What do the Piketty data problems really mean?

In some ways the new FT criticisms may not matter much, although I think not in a way which is reassuring for Piketty.  There were already several major problems with Piketty’s analysis and also empirics, including what Alex has called the asset price problem.  He wrote:

According to four French economists, Piketty’s measure of the capital stock is greatly influenced by the Europe-US housing bubble that preceded the financial crisis.

Adjusting for that factor seems to make the main results go away, and that is a purely empirical problem which has not been answered, at least not yet.

Another pre-existing empirical problem is that 19th century data seem to indicate that a “Piketty world,” even if we take it on its own terms, far from being a disaster, would likely be accompanied by rising real wages and declining consumption inequality, albeit rising wealth inequality.

That hasn’t been answered either, although a few people have suggested (without serious back-up) that if wealth inequality is going up that has to lead to political problems, or problems of some kind or another, and thus it can’t be something we can approve of or accept with equanimity, because inequality is really really bad, and therefore Piketty is somehow right anyway.  That’s a weak response to begin with and furthermore it doesn’t fit the available data.

Empirically, inheritances aren’t nearly as important as Piketty seems to suggest.

On Twitter Clive Crook wrote of the:

…distance between treacherous data and super-bold conclusions an issue at the outset. This underlines the point.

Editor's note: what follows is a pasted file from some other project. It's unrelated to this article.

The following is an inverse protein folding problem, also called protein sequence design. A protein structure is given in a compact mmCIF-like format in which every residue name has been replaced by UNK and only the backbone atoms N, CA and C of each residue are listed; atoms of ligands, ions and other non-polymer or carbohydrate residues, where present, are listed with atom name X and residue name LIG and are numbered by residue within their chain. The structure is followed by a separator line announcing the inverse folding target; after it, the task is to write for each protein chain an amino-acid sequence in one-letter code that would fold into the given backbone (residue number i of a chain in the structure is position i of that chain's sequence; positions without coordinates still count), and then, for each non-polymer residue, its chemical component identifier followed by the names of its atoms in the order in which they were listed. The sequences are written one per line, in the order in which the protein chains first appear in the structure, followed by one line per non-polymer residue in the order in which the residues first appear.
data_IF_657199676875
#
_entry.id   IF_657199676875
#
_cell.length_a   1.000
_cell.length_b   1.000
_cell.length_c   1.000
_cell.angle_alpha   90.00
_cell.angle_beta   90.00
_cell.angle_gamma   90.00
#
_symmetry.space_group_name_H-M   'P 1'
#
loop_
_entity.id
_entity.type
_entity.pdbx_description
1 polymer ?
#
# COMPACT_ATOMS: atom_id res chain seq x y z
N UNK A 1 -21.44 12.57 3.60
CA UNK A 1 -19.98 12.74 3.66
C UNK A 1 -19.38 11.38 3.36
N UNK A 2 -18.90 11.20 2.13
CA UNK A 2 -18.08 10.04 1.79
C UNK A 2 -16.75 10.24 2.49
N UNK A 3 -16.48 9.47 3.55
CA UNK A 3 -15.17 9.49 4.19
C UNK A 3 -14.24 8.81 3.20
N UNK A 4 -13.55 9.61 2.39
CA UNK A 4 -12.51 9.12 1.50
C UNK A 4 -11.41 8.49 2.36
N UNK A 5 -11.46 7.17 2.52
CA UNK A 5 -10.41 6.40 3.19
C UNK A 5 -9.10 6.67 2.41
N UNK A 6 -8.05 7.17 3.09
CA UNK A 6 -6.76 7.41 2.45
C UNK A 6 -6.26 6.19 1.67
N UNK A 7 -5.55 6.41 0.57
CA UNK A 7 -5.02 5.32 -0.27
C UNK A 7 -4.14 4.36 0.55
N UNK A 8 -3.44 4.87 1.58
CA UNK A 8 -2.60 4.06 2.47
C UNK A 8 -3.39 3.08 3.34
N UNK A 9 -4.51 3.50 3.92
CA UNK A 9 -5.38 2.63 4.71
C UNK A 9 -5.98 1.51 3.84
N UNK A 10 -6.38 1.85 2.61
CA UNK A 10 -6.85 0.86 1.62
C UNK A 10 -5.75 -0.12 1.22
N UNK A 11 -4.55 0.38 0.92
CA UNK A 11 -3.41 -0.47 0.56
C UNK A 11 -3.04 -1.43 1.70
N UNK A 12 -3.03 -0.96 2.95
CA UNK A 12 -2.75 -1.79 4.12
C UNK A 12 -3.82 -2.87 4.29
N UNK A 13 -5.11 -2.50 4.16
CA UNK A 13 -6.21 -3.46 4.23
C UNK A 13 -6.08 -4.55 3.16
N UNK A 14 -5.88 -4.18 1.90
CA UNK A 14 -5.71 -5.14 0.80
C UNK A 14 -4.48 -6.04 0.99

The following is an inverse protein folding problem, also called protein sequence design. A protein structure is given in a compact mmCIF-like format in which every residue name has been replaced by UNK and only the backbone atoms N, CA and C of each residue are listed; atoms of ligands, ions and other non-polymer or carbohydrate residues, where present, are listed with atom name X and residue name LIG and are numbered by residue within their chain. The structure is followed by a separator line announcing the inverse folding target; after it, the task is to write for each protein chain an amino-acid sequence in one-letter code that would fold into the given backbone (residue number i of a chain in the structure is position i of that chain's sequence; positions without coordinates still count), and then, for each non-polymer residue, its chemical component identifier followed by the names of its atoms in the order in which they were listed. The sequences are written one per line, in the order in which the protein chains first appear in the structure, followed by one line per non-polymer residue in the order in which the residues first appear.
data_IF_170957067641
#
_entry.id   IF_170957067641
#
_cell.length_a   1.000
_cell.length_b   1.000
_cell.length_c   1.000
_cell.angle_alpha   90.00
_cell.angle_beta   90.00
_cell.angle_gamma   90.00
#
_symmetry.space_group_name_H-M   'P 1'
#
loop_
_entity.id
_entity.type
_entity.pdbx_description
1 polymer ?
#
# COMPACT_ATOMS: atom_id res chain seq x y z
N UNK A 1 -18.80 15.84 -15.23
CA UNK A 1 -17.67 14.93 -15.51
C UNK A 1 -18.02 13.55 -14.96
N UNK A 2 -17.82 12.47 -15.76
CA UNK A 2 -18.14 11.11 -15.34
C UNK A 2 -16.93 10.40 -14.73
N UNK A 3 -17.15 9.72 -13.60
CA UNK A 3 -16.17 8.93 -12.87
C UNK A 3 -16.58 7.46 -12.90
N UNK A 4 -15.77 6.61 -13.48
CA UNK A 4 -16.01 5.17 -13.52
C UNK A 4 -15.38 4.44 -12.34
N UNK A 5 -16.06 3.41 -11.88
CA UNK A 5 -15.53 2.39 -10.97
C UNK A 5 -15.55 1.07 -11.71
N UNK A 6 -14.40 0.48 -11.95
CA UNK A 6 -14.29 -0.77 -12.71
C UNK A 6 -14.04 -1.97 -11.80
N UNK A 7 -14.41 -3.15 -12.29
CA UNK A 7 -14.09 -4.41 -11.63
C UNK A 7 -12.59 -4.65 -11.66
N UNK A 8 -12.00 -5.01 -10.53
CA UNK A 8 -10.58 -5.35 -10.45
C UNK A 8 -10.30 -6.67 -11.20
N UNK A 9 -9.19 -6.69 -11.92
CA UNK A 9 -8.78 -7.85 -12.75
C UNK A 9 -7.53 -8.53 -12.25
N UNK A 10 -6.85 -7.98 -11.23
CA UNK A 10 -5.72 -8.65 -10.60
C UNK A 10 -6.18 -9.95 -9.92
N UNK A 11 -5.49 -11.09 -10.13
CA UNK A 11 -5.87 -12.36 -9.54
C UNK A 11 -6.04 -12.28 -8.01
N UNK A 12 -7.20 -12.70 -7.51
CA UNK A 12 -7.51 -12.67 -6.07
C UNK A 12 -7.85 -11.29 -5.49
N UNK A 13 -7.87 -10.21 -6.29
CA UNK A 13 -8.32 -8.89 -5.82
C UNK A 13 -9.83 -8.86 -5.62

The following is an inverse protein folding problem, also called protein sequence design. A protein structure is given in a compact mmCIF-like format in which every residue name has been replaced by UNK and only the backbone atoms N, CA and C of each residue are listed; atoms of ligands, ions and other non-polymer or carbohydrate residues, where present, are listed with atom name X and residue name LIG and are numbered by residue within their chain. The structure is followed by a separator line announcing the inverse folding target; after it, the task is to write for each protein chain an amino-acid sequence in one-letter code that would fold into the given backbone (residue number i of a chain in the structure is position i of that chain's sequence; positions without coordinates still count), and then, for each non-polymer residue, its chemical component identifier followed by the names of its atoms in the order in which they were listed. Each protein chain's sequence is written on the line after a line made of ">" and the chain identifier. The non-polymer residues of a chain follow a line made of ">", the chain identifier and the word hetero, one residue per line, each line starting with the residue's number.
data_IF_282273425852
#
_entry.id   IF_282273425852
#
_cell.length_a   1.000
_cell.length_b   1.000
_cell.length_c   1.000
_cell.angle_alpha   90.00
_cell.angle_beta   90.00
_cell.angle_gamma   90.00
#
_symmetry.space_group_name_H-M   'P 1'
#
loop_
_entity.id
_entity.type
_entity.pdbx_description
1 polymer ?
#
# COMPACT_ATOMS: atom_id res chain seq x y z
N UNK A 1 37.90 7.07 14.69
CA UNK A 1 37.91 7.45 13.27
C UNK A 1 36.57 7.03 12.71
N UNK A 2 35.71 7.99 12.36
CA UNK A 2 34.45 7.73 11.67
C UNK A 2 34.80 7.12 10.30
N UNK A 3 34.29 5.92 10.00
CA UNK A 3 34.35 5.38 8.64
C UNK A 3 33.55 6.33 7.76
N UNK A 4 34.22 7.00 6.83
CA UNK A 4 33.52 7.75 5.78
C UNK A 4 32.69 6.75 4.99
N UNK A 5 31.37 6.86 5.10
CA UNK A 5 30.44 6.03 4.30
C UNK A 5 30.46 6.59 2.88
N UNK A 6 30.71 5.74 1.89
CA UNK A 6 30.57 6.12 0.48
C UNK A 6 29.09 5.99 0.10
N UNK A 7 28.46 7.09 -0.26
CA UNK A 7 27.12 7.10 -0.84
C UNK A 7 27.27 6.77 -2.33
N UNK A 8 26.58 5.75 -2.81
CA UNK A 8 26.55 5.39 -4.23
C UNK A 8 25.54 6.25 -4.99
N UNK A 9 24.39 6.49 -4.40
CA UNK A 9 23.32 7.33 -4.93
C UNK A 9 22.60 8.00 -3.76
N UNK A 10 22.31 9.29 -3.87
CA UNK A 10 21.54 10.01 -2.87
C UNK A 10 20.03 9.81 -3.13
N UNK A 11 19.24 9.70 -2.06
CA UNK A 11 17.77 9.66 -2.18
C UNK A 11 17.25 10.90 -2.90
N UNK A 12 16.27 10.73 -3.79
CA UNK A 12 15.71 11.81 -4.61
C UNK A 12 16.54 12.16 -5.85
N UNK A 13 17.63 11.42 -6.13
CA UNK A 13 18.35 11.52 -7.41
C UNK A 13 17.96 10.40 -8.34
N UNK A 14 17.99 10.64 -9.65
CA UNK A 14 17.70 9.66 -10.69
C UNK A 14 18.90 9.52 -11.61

Now, when you cut through the small stuff, the new empirical problem seems to be that UK revisions, combined with a population-weighted series for Europe, contradicts Piketty’s claim of rising wealth inequality for Europe.   I would call that a serious problem.  I am not impressed by the “downplaying” responses which focus on coding errors, Swedish data points, and the other small stuff.  Let’s face up to the real (new) problem, namely that robustness suddenly seems much weaker.  You can’t argue that population-weighting is “the right way to do it,” but it is an entirely plausible way to estimate the wealth inequality trend.  If Piketty’s results don’t survive population weighting (and what are apparently the superior UK numbers), that suggests the overall rise in European wealth inequality is not very robust to how the pie is carved up and also that it is not backed by dominant, “rule the roost” sorts of forces.

It should be noted that Piketty’s response to the new criticisms was quite weak.  Maybe he’s not to be blamed for what was surely a rapid and caught-off-guard response, and perhaps there is more to come, but it doesn’t reassure me either.  He also should have run it by a PR person first (for instance, don’t start your response with a sentence ending in an exclamation point.)

That said, don’t focus on Piketty.  When evaluating debates of this kind, never ever confuse a) is he right? with b) “how much should we raise/lower the relative status of the author as a result of the new exchange”?  So responses like “he made all his data freely available,” or “he admits all along how complicated this all is,” address b) but not the more important a).  And if you are seeing people focus on b) rather than a), they have a problem themselves.  On empirical grounds it does seem we have another reason for thinking Piketty’s central claim isn’t quite right, at least not for the reasons he sets out, and perhaps not quite right altogether.

Addendum: Ryan Avent has a good survey of some key issues and responses.


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